Interesting Innovation in Artificial Intelligence (AI) as a Service Market: Researchers Use AI to Develop a Technology that can Play Video Games better than Human Competitors
Posted On April 16, 2022
Driving a Formula, I race car is a very challenging task. Drivers must not only learn the intricacies of their vehicle, but they must also battle with their opponents' erratic behavior. Further, they also need to cater to authorities' perplexing calls frequently.
Recently, a team has created GT Sophy. It is an AI application capable of playing the Formula One motor racing video game Gran Turismo Sport. The innovation could be an intriguing development in the gaming world. The research is highly relevant for Artificial Intelligence (AI) as a Service Market. It explains how the AI program was developed and how well it competed against humans.
Engineers from Sony Interactive Entertainment, Polyphony Digital Inc., and Sony AI collaborated on this project. GT Sophy is a self-driving AI agent taught via deep-learning reinforcement. It learned how to play the video game and was rewarded for good performance and punished for poor performance. It improved over time, even understanding the complexities of professional racecar drivers' methods. It also learned etiquette standards to ensure fair play.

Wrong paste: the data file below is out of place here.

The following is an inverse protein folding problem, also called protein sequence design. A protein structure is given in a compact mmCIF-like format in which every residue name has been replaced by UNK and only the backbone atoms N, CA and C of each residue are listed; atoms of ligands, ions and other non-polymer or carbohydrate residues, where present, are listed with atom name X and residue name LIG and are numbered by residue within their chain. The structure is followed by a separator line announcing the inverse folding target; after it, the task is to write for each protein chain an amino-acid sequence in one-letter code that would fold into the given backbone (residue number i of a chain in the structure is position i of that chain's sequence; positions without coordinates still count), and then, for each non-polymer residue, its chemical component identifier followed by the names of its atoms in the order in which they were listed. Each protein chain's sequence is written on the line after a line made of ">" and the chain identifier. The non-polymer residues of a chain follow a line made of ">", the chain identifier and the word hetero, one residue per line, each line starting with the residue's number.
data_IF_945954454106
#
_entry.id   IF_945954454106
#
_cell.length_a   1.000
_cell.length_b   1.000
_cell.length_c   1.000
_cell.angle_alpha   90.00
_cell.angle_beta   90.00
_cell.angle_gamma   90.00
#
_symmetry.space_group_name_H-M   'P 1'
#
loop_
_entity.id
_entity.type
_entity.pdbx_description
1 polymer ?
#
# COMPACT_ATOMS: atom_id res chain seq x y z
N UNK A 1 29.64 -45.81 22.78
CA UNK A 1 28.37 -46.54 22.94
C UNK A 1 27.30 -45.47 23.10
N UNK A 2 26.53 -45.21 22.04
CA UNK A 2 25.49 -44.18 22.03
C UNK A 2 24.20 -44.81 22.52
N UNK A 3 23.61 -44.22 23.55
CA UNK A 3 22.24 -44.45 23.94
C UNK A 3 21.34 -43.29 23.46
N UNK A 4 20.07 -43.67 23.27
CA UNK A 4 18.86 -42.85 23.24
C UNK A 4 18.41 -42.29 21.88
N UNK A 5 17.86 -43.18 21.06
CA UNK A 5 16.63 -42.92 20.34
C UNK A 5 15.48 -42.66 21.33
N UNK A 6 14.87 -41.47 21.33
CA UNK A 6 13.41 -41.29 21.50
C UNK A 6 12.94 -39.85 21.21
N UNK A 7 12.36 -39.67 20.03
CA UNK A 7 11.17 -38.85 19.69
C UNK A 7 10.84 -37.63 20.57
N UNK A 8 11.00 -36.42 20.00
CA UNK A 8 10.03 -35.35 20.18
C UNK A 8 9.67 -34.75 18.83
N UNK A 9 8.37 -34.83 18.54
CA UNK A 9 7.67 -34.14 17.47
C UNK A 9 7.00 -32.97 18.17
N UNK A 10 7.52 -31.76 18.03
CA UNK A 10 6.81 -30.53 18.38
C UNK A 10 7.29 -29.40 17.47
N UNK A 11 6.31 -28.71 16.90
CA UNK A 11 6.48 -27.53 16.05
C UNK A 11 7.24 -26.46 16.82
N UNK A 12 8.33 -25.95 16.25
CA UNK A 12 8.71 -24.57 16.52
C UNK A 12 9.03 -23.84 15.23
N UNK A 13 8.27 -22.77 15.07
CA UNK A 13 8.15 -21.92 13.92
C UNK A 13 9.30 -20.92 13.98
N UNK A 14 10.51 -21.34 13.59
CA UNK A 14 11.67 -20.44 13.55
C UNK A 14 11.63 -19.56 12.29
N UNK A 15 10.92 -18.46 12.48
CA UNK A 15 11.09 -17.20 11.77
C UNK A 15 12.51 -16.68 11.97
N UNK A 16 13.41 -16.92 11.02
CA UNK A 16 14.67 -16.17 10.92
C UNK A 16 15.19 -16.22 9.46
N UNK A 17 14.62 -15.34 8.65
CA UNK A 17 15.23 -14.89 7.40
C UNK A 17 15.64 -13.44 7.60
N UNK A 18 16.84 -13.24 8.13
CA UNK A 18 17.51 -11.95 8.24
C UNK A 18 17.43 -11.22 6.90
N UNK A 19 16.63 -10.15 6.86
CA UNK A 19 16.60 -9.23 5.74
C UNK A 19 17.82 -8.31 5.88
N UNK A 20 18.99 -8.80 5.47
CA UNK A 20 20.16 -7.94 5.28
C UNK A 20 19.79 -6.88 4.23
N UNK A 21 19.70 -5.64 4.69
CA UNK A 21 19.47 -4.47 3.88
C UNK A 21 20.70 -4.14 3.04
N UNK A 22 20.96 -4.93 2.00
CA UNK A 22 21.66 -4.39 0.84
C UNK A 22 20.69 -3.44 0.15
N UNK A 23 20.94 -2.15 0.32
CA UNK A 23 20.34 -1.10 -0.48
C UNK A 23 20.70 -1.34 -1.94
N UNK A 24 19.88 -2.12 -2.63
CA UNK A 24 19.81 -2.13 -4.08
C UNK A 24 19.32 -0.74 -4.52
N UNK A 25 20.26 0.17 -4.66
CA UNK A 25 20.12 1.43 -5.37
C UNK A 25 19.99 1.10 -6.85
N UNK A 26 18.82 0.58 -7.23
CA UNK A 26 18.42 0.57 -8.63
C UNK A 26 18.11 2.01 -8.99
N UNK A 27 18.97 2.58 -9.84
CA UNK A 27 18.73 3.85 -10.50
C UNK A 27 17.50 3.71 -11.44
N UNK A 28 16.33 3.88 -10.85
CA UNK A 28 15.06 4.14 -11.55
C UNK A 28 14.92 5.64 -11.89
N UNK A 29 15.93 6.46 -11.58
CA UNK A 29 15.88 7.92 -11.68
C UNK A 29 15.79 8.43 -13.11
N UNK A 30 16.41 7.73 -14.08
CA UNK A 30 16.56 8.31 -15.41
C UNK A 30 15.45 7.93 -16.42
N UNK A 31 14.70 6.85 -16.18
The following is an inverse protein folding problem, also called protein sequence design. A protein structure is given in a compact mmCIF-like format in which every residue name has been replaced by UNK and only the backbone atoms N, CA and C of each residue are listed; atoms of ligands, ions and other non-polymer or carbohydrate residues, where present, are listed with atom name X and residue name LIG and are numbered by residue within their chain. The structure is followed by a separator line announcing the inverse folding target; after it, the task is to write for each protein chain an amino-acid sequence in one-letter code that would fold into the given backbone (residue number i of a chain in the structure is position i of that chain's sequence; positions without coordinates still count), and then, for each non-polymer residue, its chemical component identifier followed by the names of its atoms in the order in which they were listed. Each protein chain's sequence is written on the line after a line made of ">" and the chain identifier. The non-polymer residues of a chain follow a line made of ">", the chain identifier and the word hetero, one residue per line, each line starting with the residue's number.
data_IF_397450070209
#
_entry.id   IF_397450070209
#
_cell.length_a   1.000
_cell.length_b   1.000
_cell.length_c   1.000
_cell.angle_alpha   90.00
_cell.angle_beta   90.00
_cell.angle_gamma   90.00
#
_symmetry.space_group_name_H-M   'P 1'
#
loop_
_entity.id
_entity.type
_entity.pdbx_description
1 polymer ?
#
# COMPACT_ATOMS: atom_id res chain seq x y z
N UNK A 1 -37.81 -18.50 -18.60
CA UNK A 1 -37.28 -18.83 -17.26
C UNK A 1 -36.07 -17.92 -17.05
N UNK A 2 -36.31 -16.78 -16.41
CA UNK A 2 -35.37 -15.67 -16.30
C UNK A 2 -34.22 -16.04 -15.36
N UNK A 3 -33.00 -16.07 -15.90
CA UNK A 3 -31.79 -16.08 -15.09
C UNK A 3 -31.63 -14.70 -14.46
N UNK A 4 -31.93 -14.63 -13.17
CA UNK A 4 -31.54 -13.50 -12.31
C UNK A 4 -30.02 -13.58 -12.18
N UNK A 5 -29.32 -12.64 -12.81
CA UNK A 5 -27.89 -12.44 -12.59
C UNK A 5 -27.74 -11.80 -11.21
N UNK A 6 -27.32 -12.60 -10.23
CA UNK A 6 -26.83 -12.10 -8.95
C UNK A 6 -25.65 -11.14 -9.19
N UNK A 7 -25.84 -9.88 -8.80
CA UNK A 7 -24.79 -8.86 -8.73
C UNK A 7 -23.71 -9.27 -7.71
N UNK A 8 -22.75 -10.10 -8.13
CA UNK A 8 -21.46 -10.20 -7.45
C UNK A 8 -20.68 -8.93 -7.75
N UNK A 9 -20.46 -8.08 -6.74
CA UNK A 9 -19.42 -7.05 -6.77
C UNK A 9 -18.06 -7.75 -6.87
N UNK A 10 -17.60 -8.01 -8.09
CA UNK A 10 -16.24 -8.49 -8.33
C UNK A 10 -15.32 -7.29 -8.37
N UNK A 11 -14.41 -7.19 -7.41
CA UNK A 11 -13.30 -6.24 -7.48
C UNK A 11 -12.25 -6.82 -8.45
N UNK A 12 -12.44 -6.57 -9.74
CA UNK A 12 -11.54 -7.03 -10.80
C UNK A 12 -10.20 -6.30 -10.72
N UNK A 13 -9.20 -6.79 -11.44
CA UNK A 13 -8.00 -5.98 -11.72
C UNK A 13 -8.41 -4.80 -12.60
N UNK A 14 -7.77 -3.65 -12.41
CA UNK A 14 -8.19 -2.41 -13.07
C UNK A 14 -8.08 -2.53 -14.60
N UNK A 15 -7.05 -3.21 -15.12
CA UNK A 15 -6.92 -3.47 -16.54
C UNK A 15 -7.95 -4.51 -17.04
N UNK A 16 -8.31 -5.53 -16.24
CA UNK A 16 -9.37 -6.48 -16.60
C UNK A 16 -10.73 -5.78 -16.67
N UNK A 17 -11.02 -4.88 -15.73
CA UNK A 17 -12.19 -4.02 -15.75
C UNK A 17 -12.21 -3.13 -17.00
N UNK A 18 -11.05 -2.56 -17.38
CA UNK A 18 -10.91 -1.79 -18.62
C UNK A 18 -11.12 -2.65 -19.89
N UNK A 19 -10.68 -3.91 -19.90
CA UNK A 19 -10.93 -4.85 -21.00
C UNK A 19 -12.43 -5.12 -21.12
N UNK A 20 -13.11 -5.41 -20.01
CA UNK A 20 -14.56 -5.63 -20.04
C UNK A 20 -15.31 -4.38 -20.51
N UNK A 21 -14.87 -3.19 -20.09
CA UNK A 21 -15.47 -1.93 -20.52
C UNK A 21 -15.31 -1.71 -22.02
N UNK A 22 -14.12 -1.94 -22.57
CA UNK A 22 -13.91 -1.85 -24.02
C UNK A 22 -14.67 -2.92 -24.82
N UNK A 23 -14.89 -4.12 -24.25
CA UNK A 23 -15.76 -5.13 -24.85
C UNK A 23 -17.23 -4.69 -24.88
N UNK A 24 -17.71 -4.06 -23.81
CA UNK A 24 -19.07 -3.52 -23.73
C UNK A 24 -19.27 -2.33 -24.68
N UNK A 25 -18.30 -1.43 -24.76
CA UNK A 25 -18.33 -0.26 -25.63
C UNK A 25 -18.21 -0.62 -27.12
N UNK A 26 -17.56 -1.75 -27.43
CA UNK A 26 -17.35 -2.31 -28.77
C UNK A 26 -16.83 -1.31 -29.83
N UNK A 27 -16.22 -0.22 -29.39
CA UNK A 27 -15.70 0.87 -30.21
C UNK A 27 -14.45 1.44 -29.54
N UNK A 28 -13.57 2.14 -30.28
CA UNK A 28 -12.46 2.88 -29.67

The study team tested the AI against human rivals after becoming confident in its abilities. They discovered that it had developed to the point where it could be at 95 percent of its opponents.
The researchers dispute the concept that such skillsets are only the domain of human drivers in this new study. They created an AI system capable of defeating humans in a video game that closely resembles reality.
Sony stated in its news statement that it had made several technological advancements in the development of the app. Moreover, the company has also demonstrated how AI systems may enhance the overall experience for players. One, driver Kazunori Yamauchi used the system to remedy a problem he faced when taking turns at the Nürburgring Grand Prix course in Germany. The team also pointed to the insights that teaching GT Sophy how to race against humans will undoubtedly be applied to real-world autonomous driving systems and used as a driver training tool.